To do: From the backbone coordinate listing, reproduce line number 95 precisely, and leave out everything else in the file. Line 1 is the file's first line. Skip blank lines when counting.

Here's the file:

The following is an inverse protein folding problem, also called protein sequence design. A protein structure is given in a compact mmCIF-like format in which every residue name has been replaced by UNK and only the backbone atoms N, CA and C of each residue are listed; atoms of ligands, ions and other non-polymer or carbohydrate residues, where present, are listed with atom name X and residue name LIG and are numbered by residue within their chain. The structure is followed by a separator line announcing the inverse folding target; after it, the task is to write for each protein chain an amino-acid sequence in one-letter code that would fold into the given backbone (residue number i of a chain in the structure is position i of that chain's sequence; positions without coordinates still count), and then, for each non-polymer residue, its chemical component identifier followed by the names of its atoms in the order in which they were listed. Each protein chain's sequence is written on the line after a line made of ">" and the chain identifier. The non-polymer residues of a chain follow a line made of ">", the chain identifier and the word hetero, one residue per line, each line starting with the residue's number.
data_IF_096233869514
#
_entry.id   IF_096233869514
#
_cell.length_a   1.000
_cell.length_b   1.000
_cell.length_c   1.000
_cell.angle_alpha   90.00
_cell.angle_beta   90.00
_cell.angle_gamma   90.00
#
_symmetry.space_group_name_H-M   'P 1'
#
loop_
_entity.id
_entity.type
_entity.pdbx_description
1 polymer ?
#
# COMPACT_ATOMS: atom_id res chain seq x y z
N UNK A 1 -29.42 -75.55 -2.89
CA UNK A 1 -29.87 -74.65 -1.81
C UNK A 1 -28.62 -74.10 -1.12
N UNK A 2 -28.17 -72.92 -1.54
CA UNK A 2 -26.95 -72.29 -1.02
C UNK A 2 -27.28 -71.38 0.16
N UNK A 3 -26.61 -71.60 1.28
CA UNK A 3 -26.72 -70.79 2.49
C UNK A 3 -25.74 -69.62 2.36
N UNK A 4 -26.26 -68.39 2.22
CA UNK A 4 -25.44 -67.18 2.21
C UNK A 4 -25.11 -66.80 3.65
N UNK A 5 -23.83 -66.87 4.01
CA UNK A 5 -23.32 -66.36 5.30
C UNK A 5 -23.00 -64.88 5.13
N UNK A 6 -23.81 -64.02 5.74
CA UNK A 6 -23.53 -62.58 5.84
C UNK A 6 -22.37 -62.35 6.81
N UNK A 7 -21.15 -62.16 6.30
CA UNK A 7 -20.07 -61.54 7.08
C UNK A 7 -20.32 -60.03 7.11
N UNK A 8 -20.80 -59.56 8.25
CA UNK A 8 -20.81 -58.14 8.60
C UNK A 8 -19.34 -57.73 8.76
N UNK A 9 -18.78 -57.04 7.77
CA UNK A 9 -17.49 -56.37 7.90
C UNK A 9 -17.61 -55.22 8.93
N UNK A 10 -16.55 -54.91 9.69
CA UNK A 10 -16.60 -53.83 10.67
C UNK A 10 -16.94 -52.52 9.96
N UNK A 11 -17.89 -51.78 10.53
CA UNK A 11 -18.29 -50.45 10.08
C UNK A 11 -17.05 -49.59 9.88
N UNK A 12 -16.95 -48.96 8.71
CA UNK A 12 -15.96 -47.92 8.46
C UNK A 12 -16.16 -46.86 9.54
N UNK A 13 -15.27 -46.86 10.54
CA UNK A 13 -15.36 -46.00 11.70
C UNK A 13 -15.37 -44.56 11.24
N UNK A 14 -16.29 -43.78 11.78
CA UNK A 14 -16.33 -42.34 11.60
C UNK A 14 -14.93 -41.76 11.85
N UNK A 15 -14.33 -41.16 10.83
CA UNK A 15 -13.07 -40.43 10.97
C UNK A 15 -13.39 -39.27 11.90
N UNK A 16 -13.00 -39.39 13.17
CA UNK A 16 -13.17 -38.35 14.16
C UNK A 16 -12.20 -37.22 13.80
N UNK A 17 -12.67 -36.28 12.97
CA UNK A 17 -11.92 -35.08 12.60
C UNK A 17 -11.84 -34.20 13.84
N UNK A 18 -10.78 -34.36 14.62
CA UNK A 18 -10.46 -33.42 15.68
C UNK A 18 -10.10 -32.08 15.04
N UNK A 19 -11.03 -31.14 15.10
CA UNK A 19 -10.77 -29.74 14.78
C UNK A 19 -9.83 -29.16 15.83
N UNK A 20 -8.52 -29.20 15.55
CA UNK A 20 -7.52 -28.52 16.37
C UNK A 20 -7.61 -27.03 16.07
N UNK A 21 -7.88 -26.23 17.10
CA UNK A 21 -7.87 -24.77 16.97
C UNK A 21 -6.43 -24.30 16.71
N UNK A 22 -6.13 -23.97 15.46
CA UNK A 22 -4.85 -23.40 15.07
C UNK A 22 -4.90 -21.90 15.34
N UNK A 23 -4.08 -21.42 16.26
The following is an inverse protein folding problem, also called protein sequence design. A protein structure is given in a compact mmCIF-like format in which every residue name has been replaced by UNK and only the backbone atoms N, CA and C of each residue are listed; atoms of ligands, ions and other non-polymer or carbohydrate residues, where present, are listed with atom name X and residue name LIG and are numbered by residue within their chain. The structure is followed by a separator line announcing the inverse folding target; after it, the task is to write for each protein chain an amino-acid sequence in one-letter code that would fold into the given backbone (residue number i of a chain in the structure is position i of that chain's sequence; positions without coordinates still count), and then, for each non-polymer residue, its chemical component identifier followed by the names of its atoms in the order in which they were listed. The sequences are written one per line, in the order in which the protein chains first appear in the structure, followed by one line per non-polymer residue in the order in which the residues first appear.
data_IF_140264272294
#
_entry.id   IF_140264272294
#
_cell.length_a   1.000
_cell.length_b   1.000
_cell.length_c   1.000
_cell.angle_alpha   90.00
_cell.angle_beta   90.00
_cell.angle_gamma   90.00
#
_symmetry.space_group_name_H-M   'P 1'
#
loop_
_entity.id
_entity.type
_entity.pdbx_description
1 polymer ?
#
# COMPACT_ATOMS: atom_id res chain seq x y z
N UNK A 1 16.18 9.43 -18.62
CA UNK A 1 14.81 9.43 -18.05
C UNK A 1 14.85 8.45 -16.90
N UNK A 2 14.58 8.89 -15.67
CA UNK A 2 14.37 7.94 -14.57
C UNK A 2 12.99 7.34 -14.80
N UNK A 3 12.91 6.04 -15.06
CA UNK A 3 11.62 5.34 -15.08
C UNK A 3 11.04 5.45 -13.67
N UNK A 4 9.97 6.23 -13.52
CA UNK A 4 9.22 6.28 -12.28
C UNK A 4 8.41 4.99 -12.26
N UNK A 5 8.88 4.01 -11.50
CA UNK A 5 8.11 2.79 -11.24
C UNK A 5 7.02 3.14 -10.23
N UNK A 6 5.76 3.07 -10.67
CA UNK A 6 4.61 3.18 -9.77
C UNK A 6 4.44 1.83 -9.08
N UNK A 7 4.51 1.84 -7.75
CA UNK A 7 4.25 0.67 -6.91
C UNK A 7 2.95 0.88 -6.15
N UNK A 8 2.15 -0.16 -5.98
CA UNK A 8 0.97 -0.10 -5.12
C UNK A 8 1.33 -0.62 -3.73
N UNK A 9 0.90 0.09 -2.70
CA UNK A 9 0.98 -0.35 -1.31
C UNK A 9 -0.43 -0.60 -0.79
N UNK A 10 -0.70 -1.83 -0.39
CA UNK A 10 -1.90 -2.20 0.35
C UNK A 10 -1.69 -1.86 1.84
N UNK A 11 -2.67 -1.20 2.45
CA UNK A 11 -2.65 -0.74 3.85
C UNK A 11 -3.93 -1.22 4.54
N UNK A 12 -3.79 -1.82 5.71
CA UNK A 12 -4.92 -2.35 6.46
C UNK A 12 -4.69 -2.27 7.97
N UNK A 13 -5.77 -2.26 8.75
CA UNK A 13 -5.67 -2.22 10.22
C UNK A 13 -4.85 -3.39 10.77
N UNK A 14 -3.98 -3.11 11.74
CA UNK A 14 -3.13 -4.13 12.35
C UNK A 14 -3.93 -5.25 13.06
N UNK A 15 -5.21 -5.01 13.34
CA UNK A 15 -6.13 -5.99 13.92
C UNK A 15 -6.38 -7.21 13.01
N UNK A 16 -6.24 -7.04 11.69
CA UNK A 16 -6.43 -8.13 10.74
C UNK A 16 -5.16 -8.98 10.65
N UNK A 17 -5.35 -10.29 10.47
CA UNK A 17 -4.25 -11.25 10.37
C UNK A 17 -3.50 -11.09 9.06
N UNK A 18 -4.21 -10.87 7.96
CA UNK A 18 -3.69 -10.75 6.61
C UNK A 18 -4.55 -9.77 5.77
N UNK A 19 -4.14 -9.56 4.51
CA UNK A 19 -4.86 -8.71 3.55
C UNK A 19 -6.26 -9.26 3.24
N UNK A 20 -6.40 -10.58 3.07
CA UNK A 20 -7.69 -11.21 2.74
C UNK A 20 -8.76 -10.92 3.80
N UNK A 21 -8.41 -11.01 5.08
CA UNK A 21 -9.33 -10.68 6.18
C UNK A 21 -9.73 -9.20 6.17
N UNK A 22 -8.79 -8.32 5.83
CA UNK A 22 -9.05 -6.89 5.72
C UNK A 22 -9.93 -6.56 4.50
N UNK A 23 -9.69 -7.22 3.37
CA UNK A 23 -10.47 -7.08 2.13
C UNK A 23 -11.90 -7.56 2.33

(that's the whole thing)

_cell.length_b   1.000